When teenagers hear the words “High School Formal”, they think of music, dancing, limo rides and making out.
When teachers, parents, government and media hear the words “High School Formal”, they also think of all of the above, but also think about thinks like…
- Public Liability Insurance
- Health & Safety Issues
- Evacuation & Emergency Procedures
- Senior First Aid Certification & Practice
- Responsible Service of Alcohol Accreditation
- Property Damage Liability Cover
- Licensing & Permits
- Security & Protection Procedures
- Working with Children Check laws
- APRA, AMCOS & PPCA Music Royalties & Licensing
- Trade Practices Legislation
- Search & Seizure Procedures
- Substance Abuse
- Contraband Withholding
- Civil Liberties Infractions
- Legal Reporting Requirements
- Work Cover
- Electrical Contract Lead Safety Tagging
- Duty of Care
- Loco-Parentis & Associated Restrictions & Permissions
- Curfews & Time Restrictions
- Minor’s Function Authorisations
…And a host of other issues that would normally not cross the mind of untrained formal
organisers, schools, venues or even lawyers.
If any of these issues, or a range of others, is not addressed properly during the planning and execution of a formal, the event can be deemed illegal and this immediately nullifies all insurances covering the night.
Once this happens, the liability, both legal and financial, falls directly and jointly at the feet of the organisers and, if a non-state school, the school. Yes! The school too. In the case of state schools, the D.E.T. can be claimed upon, and the blame rolls down the line.
I hear you ask…
“But what if the school doesn’t permit the event? Surely we’re out of the firing line if
that’s the case.”
No! This may serve to shock you but read this next section very carefully…
These scenarios are commonly accepted as reasons why the school cannot be held responsible if something goes wrong at a formal…
- The school was aware of the event but no teachers or staff members attended.
- The school was aware of the event but did not participate in any part of the planning or running of it.
- The school was aware of the event but strongly opposed any involvement, and even forbid the use of its name in any mention of it.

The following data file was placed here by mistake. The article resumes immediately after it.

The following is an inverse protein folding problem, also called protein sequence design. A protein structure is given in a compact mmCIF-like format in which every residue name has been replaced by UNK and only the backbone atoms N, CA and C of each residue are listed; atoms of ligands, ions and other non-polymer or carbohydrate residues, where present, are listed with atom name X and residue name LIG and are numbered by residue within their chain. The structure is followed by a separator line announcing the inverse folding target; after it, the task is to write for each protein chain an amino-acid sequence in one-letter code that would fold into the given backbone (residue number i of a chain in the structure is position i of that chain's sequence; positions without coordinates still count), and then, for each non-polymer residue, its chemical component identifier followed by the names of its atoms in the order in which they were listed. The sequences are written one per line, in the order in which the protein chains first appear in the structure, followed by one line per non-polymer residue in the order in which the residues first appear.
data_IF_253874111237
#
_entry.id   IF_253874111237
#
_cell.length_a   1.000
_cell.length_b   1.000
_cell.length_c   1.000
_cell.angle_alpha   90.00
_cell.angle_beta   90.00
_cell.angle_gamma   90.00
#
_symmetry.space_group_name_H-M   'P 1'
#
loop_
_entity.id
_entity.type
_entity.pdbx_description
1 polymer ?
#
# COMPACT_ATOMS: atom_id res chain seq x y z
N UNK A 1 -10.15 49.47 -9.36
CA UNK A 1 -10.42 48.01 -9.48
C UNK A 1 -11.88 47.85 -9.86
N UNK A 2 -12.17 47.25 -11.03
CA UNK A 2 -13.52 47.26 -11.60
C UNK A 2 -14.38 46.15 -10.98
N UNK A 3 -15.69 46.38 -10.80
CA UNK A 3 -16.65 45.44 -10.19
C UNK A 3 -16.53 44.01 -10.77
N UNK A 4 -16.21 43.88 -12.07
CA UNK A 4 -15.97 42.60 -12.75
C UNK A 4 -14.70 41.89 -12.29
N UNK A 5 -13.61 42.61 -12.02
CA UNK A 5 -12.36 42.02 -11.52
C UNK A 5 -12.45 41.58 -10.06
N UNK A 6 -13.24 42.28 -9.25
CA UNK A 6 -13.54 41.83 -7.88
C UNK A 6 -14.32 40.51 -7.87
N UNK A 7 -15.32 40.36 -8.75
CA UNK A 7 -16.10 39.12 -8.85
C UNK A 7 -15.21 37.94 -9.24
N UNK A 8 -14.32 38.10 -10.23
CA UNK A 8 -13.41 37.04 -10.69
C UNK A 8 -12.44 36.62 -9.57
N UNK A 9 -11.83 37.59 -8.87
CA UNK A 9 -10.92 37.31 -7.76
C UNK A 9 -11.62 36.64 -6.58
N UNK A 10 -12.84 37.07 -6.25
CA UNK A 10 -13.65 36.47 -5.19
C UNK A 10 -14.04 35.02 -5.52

- The school took steps to prevent the event from going ahead.
- The school was not even aware that the event took place.
The plain fact is that even if any (or all) of the above describes your school’s position on any school formal that a significant number of your students attended, then your school was exposed to liability.
Here are 2 statistics that will catch your attention…
- 86% of all formals that are disallowed by the school go ahead anyway and use the
schools name in the booking process.
- Up to 92% of all formals that take place in the greater Sydney area, every year, are
non-compliant in one form or another, and often uninsured for that reason.
So – if your choice is clearly defined as “Forbid Formals and we’re safe from harm” you need to embrace the concept that you couldn’t be further from the reality of the situation.
I’ve prepared a simple checklist for you (following pages) to go through for your formal plans. If you have an existing formal under way, this will quickly identify holes in your plans that you can action well before they become real problems for you. Alternatively, if you have not yet started planning, this can serve as a great guideline of what you need to address before you begin.
There is a simple “Yes” or “No” answer required for each section. If you can answer “No” to even one of these questions, or cannot answer either way, then you must consider your formal to be potentially non-compliant and uninsured. Steps must be taken to rectify the problem; else liability falls with the organiser and the school, (even if they’re unaware).
Formal Checklist Yes No:
- Is the venue a bona-fide function facility?
- Is the venue easily accessible by patrons seeking to use public transport?
- Does the venue accommodate disabled patrons?
- Can the venue produce proof of Public Liability Insurance to the value of $20M
- Can the venue produce proof of subscription to APPRA, AMCOS & PPCA for the
performance of recorded or live music?
- Does the venue have updated & checked fire fighting equipment & fire & smoke
- Does the venue hold a Permanent On-Site Liquor License?
- Does the venue hold the appropriate permit to undertake formals? (See Guide
- Is every manager or supervisor of your formal over the age of 21 years?
- Has every adult working at your formal passed the “Working with Children”
- Do the venue and its staff have a tested fire & evacuation procedure?
- Can every supplier of consumable (Non-Food) items produce a “Safety Fact
Sheet” on what they’re supplying?
- Can every person plugging any electrical item into mains power produce proof of
“Safety Compliance” with each power lead appropriately tagged by licensed
- Does every piece of electrical equipment carry the “Australian Manufacturers
Standards Compliance” marking?